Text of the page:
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A comparison of marine photosynthesis with terrestrial photosynthesis: a biochemical perspective
Kelly, G.J. (1989). A comparison of marine photosynthesis with terrestrial photosynthesis: a biochemical perspective. Oceanogr. Mar. Biol. Ann. Rev. 27: 11-44
In: Oceanography and Marine Biology: An Annual Review. Aberdeen University Press/Allen & Unwin: London. ISSN 0078-3218, more
Peer reviewed article  

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Keywords
    Biochemistry; Limiting factors; Literature reviews; Phytoplankton; Marine

Author  Top 
  • Kelly, G.J.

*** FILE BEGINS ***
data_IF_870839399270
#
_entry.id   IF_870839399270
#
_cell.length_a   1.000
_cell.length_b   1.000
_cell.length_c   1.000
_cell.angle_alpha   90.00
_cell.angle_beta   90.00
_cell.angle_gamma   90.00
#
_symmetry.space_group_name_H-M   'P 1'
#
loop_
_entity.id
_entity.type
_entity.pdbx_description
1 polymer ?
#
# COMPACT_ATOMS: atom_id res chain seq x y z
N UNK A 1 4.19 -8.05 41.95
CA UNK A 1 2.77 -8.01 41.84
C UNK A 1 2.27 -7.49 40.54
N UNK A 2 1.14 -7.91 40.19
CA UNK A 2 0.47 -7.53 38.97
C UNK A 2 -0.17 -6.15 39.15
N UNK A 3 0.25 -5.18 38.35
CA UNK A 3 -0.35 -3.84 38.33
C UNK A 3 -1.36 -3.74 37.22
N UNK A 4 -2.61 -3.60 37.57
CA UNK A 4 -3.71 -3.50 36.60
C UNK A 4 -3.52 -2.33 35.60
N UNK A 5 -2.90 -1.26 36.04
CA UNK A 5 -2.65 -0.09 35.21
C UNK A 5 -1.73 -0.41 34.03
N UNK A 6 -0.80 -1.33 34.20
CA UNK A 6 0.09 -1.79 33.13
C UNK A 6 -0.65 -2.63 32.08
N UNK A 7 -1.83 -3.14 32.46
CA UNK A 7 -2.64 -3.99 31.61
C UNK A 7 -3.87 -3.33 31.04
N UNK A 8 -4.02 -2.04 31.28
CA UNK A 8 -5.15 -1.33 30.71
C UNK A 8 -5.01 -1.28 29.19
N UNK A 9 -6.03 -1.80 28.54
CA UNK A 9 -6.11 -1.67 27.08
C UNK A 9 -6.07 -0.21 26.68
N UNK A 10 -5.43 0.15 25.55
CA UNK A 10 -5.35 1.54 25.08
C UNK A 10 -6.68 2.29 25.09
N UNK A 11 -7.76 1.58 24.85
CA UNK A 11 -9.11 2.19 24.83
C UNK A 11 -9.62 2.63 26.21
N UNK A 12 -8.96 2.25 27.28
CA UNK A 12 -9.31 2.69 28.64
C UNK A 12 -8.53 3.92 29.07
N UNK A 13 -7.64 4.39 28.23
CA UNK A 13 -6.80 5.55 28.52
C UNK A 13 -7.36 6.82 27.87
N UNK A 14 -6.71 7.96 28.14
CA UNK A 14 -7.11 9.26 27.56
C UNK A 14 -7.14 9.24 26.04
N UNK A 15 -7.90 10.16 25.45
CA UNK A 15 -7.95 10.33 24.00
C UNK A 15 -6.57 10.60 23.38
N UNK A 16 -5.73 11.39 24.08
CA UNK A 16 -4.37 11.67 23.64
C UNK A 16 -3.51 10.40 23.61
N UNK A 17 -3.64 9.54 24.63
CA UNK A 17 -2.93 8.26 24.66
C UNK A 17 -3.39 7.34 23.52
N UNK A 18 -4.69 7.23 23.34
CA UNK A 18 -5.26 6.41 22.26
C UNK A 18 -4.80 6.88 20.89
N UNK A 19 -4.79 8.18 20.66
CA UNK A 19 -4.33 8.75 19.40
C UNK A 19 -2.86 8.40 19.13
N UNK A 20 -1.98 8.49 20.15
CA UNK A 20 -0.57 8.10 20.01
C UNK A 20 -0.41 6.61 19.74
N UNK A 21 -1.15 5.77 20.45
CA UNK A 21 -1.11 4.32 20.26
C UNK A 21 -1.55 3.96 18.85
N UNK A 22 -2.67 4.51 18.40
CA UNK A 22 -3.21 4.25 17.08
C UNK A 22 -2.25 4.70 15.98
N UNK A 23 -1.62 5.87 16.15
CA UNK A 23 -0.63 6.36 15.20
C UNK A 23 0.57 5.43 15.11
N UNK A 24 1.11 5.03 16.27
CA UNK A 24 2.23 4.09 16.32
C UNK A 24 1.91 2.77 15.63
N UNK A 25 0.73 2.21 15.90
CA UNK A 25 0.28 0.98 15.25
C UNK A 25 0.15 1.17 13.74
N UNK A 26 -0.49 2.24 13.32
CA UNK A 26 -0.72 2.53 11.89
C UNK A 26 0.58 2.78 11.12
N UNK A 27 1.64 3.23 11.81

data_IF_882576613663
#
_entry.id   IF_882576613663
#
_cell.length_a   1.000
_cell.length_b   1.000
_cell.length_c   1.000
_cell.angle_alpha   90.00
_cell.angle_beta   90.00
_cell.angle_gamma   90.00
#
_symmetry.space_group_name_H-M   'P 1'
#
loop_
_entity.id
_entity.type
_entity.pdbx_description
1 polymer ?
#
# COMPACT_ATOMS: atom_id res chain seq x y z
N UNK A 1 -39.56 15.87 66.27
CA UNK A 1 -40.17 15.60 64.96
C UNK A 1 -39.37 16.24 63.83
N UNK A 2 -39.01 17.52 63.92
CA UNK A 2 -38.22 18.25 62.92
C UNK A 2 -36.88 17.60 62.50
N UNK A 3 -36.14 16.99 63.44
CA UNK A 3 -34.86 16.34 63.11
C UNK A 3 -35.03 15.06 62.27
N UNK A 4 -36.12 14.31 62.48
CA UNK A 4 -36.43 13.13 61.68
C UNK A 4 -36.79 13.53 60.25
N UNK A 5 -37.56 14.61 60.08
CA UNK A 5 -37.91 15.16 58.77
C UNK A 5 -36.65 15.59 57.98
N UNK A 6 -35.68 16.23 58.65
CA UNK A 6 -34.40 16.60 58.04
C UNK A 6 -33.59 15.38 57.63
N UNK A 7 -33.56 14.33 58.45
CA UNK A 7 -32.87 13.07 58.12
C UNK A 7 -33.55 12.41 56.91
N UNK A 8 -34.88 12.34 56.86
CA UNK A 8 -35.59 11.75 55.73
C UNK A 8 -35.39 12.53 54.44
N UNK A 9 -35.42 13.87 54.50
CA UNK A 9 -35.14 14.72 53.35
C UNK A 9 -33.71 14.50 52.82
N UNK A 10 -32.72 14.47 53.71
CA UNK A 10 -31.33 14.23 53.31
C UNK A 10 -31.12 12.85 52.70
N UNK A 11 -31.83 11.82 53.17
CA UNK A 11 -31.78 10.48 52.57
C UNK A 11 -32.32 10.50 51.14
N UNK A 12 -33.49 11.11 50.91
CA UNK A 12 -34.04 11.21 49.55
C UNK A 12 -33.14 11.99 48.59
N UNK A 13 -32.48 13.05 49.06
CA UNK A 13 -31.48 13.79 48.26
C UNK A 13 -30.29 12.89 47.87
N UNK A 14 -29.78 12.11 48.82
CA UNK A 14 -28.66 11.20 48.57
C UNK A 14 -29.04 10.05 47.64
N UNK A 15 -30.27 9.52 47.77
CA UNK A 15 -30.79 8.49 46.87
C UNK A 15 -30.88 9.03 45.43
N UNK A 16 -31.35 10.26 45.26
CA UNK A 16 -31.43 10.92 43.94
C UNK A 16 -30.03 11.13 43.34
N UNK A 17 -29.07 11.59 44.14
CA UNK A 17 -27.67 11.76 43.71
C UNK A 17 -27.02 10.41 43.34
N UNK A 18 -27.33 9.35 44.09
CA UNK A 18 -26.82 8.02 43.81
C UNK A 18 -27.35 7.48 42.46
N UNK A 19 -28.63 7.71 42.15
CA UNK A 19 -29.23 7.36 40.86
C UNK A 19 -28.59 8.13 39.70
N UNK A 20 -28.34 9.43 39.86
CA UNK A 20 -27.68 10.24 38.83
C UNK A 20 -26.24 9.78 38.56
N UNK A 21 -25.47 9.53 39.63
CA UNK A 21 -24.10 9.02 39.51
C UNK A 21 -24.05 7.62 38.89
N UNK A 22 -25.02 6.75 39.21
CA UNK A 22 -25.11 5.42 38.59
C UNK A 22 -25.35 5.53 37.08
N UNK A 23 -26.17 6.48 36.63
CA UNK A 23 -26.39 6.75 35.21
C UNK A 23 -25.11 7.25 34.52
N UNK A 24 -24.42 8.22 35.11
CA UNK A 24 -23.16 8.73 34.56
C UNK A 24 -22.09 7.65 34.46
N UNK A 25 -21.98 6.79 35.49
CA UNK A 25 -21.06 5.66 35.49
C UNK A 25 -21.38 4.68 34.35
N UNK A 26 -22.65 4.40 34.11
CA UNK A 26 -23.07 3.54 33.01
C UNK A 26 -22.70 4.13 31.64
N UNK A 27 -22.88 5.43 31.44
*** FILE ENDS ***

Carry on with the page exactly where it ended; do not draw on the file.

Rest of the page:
Abstract
    The maximum photosynthetic rate of marine microalgae--both cultures and natural populations--is often estimated as being two to four times higher than that of leaves of terrestrial plants, although the average estimate is one to two times. In an attempt to ascertain whether the higher estimates are biochemically feasible, the photosynthetic biochemistry of the two groups of plants is compared. Information in the literature indicates that the actual in situ (light-limited) photosynthesis of marine microalgae is 7% of its potential (at light saturation). Assuming that phytoplankton biomass (chlorophyll) has been correctly estimated, and that the biochemistry of marine algal photosynthesis is similar to that of terrestrial plants, then the current estimate of in situ marine photosynthesis is concluded to be biochemically reasonable.

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